Below is the story of how Mifflin Elementary arranged their Work To Rule Campaign. Reported by Caucus Member Pamela Roy.

I am on the building committee at Mifflin, and last week we voted to do a work to rule action October 5th-9th. The first step was for the building committee members to reach out to all other members of the building to explain what it means and why we're doing it, to get them on board. A coworker and I worked on a letter to parents explaining the same, which will go home at the end of this week.

Link to Letter Mifflin sent out (with detailed description of their actions)

Link to PFT template letter (with handy "how you can help" section for parents to contact SDP and the SRC)

During the week, we plan to support our colleagues in strictly following the contract. This means we are in at 8:20 and out at 3:09. No extra help offered to students on our lunch break, or contacting parents after school hours. No clubs will be held. No helping out with monitoring the schoolyard or cafeteria before 8:20 or dismissal procedures after 3:09.

We are also doing an extra action per day. Monday we are wearing PFT pins (such as the ones that say "Respect" or "Every child deserves a school nurse everyday"). On Tuesday we are writing and sending emails to elected officials to lobby for full, fair funding. Wednesday, we will do the same via phone. Thursday is PFT red shirt day, and on Friday, we will gather after school for happy hour off campus to debrief and talk about what went well, and what didn't.

The purpose of the action is for our parents and community members to understand how much extra work and effort we put in above and beyond what we are contractually required to do. Remember, parents are our allies, and it is important for them to help them see the current state of our schools due to current budgetary conditions.

If you are interested in a similar action at your school, and would like additional information about how we organized ours, feel free to contact me at with questions.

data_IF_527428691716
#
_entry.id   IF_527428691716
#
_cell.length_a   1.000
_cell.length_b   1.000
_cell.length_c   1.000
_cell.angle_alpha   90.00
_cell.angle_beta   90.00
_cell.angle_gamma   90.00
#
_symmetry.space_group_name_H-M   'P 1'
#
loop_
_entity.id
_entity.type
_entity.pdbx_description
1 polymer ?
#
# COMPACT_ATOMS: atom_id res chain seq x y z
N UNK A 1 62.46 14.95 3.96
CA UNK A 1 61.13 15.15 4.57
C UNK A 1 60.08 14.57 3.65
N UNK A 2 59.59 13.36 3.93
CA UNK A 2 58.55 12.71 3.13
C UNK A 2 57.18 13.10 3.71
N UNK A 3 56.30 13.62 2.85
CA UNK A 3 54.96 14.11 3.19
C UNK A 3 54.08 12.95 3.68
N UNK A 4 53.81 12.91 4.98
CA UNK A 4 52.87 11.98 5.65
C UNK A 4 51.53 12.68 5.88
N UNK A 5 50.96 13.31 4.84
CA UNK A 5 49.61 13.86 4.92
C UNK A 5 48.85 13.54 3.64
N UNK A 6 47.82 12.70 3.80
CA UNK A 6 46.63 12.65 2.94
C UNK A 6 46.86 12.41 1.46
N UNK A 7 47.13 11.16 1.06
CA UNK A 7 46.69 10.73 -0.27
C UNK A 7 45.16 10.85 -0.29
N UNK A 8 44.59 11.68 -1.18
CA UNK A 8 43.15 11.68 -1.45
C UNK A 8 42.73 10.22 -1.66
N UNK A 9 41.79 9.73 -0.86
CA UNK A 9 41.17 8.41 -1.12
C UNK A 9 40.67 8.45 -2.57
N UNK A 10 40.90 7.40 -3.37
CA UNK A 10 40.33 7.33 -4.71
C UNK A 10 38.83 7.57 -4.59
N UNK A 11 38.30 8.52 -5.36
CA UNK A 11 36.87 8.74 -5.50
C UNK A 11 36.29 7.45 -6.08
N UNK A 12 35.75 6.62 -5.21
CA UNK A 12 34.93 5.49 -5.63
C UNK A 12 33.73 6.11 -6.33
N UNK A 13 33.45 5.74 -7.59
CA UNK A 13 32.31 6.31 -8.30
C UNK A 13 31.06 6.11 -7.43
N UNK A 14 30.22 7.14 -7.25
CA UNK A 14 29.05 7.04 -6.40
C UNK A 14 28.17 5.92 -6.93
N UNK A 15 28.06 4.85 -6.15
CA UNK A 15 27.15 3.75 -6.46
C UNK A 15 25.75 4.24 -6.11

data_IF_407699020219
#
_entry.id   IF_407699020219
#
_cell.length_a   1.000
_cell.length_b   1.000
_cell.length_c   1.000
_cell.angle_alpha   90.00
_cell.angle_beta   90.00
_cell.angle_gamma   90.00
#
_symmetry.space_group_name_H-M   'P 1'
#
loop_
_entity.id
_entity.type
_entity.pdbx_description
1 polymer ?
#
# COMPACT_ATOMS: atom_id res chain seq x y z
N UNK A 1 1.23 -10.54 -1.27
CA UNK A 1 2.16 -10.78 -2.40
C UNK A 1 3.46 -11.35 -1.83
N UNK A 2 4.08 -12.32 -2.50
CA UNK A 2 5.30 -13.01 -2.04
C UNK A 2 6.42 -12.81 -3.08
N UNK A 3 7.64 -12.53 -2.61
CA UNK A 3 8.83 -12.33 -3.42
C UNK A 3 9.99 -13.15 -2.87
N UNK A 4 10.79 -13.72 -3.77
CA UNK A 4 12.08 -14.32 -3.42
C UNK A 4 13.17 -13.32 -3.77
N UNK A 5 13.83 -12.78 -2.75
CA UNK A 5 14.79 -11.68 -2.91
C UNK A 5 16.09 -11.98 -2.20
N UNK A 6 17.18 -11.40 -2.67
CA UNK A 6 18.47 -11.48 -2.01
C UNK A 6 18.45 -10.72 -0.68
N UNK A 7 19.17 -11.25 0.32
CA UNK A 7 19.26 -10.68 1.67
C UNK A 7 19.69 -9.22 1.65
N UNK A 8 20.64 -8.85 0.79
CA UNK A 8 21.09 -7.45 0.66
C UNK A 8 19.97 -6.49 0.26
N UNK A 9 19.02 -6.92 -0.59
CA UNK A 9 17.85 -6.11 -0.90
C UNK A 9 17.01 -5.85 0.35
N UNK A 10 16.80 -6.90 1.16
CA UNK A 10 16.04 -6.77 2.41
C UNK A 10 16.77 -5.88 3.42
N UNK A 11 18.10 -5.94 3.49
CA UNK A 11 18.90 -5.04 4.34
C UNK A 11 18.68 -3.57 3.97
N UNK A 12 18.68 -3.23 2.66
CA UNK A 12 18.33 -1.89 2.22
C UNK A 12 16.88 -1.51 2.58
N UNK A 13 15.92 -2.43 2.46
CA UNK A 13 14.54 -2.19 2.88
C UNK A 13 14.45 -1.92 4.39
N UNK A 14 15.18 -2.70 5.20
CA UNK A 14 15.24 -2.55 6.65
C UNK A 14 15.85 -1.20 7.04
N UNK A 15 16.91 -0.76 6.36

Vote Philly! Public Schools Need Youth and Families to Vote! - Register to Vote Online Now!

Registering Students & Parents to VoteA strong turnout of Philly youth and families on Election Day can have a great impact on our city and the state, especially during midterm and primary elections when so few people vote. On November 3rd, we will cast ballots for Mayor, City Council, and the important Pennsylvania Supreme Court seats that could decide the balance of the court and the future of public education in Pennsylvania.

1. Register High School Seniors to Vote: CLICK HERE!Pennsylvanians can now register online!!!

If students will be 18 by November 3rd, get them to register now. They can do it on a smart phones! The deadline to register to vote is always 30 days before the election (October 5th, 2015).

If you prefer to use paper registration forms, contact with the number of forms you need for your students. We will send the forms to you via school district pony mail.


2. Research the ballot with your students.

Start with these nonpartisan resources:

-Committee of Seventy

-Philadelphia City Commissioners


Then research media coverage and endorsements from a range of organizations. 

3. Have Students Find Their Polling Places.

If a student knows they cannot make it to their polling place, they must apply for an absentee ballot before Election Day. This is especially important for students that go to college in the fall.

4. Election Day!

Remind students to get to the polls and to go as a family!

First-time voters must show a photo ID at the polling place.